A similar separation applied to drunkenness (ivresse). People who were tipsy on wine displayed an "ivresse gaie et bon enfant": intoxication that was gay and "well-mannered". But, especially when it came to the working class, getting sloshed on spirits produced an "ivresse lourde et imfâme": a base, repugnant stupor.
There were many terms for a bar like Père Lunette, tags that signalled its ambiance. A "caboulot" was a low joint filled with posers and a "bastringue" one that offered music. A "taudis" was a shack and a "tapis franc" served criminals. Newspapers used the catchall term "cabaret" but humble folk called their locals "bousingots" and "bibines". 2 The poorest clients drank shots known as tord-boyaux ("innard twisters") or casse-poitrines ("chest crushers"). In a charcoal scrawl on its wall, Père Lunette warned that all drinks came "without government warranty." Clients obeyed the bar's painted rule "PAY WHEN YOU'RE SERVED."
This may seem like an unpromising source for art. Yet nothing, as it happens, is further from the truth. Not only was the bar's "museum" famous. Its community also played roles in Édouard Manet's painting Olympia and Zola's L'Assommoir – each a landmark work that modernized its medium.
The bar's art apotheosis, however, was political. During 1870, in just six months, France declared and lost a war with Prussia. For two-thirds of that time Paris was besieged, severed completely from the outside world. Officially, the country was now a Republic, but its government fled the capital for Bordeaux. Most of Paris' well-off residents followed, with workers and the poor left to starve and freeze alone. After the Siege there were new elections, but the majority they returned was royalist. The hungry, destitute capital became enraged. On March 18, 1871, Paris declared herself an independent Commune.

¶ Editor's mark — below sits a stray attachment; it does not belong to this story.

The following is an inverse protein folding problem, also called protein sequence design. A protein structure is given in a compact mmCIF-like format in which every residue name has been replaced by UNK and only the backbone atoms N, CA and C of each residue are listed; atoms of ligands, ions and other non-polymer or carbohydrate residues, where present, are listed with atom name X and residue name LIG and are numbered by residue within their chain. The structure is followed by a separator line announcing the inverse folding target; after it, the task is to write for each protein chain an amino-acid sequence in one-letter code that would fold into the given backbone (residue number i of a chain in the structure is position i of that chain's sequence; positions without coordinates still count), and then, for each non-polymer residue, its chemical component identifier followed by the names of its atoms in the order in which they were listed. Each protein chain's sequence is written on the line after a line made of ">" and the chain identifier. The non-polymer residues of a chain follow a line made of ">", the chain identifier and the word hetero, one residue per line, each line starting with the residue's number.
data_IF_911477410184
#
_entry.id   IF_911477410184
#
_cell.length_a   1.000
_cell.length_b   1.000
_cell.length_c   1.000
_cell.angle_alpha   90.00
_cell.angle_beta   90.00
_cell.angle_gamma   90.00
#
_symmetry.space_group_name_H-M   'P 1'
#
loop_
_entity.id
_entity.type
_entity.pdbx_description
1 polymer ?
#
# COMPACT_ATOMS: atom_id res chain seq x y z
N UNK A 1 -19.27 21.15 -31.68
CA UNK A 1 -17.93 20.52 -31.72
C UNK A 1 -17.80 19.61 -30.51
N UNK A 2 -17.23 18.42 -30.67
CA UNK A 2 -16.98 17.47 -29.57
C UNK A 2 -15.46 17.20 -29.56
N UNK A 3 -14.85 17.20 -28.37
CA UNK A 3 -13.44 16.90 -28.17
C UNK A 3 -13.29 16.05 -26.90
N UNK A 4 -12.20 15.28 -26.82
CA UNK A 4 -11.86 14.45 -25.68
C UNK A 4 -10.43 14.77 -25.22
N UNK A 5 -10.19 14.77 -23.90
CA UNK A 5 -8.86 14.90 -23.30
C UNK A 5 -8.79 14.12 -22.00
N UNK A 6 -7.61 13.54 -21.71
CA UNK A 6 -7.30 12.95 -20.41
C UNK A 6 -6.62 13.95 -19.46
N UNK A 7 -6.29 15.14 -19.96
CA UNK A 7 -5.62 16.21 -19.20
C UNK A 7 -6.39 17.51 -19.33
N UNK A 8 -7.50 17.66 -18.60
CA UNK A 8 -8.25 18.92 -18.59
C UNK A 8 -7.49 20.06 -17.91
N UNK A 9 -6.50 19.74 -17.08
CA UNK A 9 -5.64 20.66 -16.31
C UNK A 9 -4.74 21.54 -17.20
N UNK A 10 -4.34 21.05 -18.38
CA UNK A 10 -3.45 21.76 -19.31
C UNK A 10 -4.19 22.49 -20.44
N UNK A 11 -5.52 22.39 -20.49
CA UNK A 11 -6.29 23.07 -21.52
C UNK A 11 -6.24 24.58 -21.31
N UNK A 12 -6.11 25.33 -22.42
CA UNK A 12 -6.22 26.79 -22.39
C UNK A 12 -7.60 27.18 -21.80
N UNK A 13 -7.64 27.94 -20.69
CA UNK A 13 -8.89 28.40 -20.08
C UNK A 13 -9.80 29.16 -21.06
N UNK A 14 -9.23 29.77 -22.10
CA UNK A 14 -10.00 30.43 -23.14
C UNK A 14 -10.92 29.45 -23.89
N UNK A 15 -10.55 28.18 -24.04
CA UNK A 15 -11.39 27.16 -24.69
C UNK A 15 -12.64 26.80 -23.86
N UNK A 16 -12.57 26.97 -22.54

There was now a younger "Père" at Père Lunette. He was Pierre-Louis Berry, 29, and he kept his bar open through the Siege. (Thanks to the capital's huge reserve cellars, starving Parisians never lacked for drink.) As with every drinking spot, government spies kept tabs on him. But, as the Siege progressed, such efforts flagged and militant meetings sprang up in places like Père Lunette. "We're going to settle every score with the bourgeoisie!" cried a typical speaker. "In life they never wanted community… Now we'll have it …WE'LL DIE TOGETHER!"
The Prussian blockade of goods crippled the comic press, so Siege cartoons could only appear on single sheets. Publishers made these into "series", issuing them day-by-day and sometimes hour-by-hour. The cartoon mania this engendered was surreal, with drawings hung on ropes along the streets, stuck on walls and even pasted over windows. Artists worked in teams, cranking out "Actualités" ("Newsflashes").
A few cartoonists tried to relaunch their papers, one of the most prominent being André Gill (Louis-Alexandre Gosset de Guînes, 1840-1885). The kind of celebrity Parisians knew in the street, Gill both lived and worked in the Latin Quarter. He held court at Au Tonneau, two blocks from Père Lunette.
Gill could not revive his weekly. But, steps away from the bar, the artist M. E. Rosambeau launched one called La Flêche ("The Arrow"). Three other comic journals – Le Charivari, Georges Pilotell's La Caricature politique and Le fils du Père Duchêne – appeared sporadically. As the Siege worsened, all the satire grew more savage. In reaction, on March 11, 1871, Pilotell's paper was banned, as were any further comic publications.
This return to censorship helped launch the Commune. Eleven weeks into it, the French government forces attacked their fellow citizens. They bombarded Paris, then invaded her – and they murdered thousands in the streets. Commanders ordered kangaroo courts, passed summary sentences, then held executions. (On Place Maubert, three hundred people were "tried" in a café and shot.) Between May 21 and May 28, there were 17,000 "official" deaths. But thousands more were slain – no one really knows how many – and thousands were deported. Setting the city ablaze as they fled, the Communards destroyed and damaged many landmarks.